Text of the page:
How will it feel to “learn” exclusively in such an environment, an environment of ubiquitous surveillance and policing? And how will race play into assigned pathways for work-based learning? I have concerns about the quality of the experiences provided, as well the possibility of child labor issues. We know tremendous racial bias exists in US work places. What protections will be put in place to ensure black and brown children are not victimized? Who will be able to access which parts of the ecosystem? Will “Wharton-affiliated” ecosystem opportunities be restricted to students that meet specific criteria, while students of color get pushed into tracks for grounds maintenance, home healthcare, and basic coding?
US society suffers from a pervasive sickness that stems from our national origins in the theft of indigenous land and the trans-Atlantic slave trade. Here in the city of “brotherly love,” myths portraying what we wish we were (independent, fair, just) are carefully tended. Yet, the brutality of our history (our present) cannot be denied. It emerges with regularity, at times on camera, in branded corporate settings like Starbucks, upending the lives of innocent people like Mr. Nelson and Mr. Robinson.
Our country’s education system was never meant to empower black and brown people. The current system is deeply flawed. Yet before advancing device-mediated, anywhere learning as a progressive “solution,” we must consider the implications that adopting a decentralized learning ecosystem model could have for children of color. Will they be forced to go out and navigate, on their own, a world of whiteness, fraught with danger in order to receive a public education? What will it mean to have their every move monitored via ICT technologies? Will earning educational badges vary depending on “where” they learn, as was the case with the Kirkland Park System program?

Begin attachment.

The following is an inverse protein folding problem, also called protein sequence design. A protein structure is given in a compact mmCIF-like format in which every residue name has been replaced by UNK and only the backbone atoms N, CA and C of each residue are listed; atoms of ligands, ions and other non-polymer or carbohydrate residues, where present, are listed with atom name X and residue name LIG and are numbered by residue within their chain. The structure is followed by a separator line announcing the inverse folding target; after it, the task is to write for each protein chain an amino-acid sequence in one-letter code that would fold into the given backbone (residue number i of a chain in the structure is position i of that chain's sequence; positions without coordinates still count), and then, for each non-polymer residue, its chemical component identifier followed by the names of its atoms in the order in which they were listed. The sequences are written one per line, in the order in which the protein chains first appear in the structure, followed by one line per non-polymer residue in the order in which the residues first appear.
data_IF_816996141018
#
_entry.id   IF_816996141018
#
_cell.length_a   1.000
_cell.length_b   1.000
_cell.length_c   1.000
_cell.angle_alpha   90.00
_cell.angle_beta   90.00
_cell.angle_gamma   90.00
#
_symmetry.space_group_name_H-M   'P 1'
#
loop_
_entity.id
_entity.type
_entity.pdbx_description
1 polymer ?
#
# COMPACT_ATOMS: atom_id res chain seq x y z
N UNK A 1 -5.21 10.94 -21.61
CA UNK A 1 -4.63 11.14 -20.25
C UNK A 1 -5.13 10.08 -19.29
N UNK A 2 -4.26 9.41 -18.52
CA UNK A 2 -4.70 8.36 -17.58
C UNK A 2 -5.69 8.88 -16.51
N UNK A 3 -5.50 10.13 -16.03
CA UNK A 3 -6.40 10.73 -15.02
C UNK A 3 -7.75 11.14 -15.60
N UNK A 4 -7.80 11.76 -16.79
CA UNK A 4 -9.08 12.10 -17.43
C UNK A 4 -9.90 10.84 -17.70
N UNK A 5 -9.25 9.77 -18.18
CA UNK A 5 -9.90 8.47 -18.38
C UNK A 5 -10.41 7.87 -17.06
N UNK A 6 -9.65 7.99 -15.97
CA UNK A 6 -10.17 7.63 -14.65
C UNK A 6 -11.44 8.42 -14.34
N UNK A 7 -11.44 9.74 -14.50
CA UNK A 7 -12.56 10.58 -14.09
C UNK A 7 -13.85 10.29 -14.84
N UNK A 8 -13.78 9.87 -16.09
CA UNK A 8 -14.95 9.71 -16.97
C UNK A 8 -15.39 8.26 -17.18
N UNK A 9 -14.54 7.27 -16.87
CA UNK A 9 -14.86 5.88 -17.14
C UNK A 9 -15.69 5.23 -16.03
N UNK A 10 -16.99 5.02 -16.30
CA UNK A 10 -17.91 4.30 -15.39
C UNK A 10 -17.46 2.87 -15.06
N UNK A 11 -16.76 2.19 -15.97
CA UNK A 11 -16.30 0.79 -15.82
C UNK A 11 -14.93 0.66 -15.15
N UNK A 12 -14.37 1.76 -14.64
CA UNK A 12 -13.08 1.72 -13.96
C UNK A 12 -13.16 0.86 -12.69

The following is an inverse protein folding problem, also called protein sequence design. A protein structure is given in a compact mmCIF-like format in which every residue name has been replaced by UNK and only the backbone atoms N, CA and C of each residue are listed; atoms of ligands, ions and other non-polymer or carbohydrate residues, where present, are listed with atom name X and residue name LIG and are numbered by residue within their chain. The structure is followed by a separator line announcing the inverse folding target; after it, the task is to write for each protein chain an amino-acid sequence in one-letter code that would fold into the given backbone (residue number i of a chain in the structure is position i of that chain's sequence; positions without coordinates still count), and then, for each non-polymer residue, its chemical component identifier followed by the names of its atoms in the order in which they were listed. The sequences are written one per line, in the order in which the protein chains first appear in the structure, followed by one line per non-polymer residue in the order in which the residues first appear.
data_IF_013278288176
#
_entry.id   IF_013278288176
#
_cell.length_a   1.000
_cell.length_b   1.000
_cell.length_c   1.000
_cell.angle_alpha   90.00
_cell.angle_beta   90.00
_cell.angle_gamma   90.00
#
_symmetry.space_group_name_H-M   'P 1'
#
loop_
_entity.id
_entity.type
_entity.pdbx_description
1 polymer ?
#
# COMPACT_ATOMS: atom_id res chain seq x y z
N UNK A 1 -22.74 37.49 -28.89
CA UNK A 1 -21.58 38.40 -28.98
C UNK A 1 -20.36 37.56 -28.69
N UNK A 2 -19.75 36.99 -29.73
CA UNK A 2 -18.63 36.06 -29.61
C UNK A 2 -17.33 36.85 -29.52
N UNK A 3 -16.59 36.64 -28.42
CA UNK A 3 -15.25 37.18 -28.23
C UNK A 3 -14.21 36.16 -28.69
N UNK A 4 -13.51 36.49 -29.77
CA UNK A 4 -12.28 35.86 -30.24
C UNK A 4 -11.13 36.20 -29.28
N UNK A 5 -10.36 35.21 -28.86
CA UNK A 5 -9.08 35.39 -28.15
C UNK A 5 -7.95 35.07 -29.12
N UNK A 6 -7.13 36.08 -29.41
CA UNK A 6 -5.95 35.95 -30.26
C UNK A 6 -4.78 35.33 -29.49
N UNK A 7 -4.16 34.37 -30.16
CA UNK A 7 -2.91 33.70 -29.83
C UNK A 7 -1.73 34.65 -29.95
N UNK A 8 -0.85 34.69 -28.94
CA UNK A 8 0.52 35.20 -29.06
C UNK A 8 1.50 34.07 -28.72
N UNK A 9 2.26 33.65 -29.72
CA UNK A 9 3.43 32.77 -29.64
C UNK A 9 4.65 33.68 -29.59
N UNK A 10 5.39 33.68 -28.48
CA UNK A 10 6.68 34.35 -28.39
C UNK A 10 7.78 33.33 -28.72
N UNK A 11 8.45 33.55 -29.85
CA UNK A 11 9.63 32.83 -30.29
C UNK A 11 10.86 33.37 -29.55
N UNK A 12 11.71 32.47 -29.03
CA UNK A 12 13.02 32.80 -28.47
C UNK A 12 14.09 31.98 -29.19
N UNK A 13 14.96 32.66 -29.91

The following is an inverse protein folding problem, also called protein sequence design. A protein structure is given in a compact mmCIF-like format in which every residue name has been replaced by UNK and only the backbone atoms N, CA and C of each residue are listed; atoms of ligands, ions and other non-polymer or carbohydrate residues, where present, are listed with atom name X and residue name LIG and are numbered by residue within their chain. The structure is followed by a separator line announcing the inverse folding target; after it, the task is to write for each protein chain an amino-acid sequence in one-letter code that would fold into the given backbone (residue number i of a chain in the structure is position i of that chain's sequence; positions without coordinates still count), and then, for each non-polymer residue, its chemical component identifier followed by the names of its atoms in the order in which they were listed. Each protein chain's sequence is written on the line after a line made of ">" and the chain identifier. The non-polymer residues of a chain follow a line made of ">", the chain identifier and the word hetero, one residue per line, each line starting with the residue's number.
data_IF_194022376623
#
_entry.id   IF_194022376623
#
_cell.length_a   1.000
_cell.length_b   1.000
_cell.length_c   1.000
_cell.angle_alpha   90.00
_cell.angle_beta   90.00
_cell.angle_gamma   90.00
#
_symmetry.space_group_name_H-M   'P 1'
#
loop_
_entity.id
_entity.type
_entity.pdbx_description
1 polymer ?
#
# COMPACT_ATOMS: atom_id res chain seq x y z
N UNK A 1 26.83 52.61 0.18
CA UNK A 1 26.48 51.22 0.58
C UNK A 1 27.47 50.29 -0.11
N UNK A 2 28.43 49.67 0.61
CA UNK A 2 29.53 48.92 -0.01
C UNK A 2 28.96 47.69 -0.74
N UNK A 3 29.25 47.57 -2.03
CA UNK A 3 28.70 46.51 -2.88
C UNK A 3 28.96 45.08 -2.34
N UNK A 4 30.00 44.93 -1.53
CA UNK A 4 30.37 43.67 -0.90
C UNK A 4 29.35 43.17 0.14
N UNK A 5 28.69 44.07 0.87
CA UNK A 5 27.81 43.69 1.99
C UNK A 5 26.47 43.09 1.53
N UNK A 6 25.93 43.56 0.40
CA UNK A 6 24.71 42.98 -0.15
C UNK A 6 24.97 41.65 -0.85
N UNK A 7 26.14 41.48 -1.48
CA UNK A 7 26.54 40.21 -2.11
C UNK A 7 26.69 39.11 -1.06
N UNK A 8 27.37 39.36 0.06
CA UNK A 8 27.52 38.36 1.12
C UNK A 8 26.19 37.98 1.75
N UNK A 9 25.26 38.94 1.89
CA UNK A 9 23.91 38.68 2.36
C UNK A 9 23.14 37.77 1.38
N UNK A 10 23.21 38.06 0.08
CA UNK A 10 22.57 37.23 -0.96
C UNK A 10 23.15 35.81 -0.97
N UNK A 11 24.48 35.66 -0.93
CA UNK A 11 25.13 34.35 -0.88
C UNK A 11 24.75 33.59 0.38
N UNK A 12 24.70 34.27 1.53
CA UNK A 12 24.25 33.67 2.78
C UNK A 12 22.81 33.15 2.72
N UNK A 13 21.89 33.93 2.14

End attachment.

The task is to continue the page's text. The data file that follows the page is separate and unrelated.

I have many reservations about “future ready” education, but the Starbucks incident makes clear the issue of race is paramount. This issue is not in any of the papers put out by Knowledgeworks. It is not addressed by MacArthur or Collective Shift. For all the black and brown people who have died or been subjected to physical or emotional violence for simply existing in spaces where white people felt they were a threat, we must talk about this.
“Anytime, anywhere” education could mean death or arrest or deportation for young black and brown people seeking to “learn” in spaces white society is loathe to share. A learning ecosystem governed by whiteness, particularly whiteness enshrined in technocratic digital platforms ruled by powerful white men = continued erasure.
Before hackable education models start to supplant bricks and mortar schools, there must be public conversations that critically examine what such a model would mean for black people, for brown people, and for undocumented immigrants. Their voices and opinions must be prioritized. The Kirkland KiTE STEM Challenge goes online this week. Will we start talking about this before it is too late? Lives hang in the balance.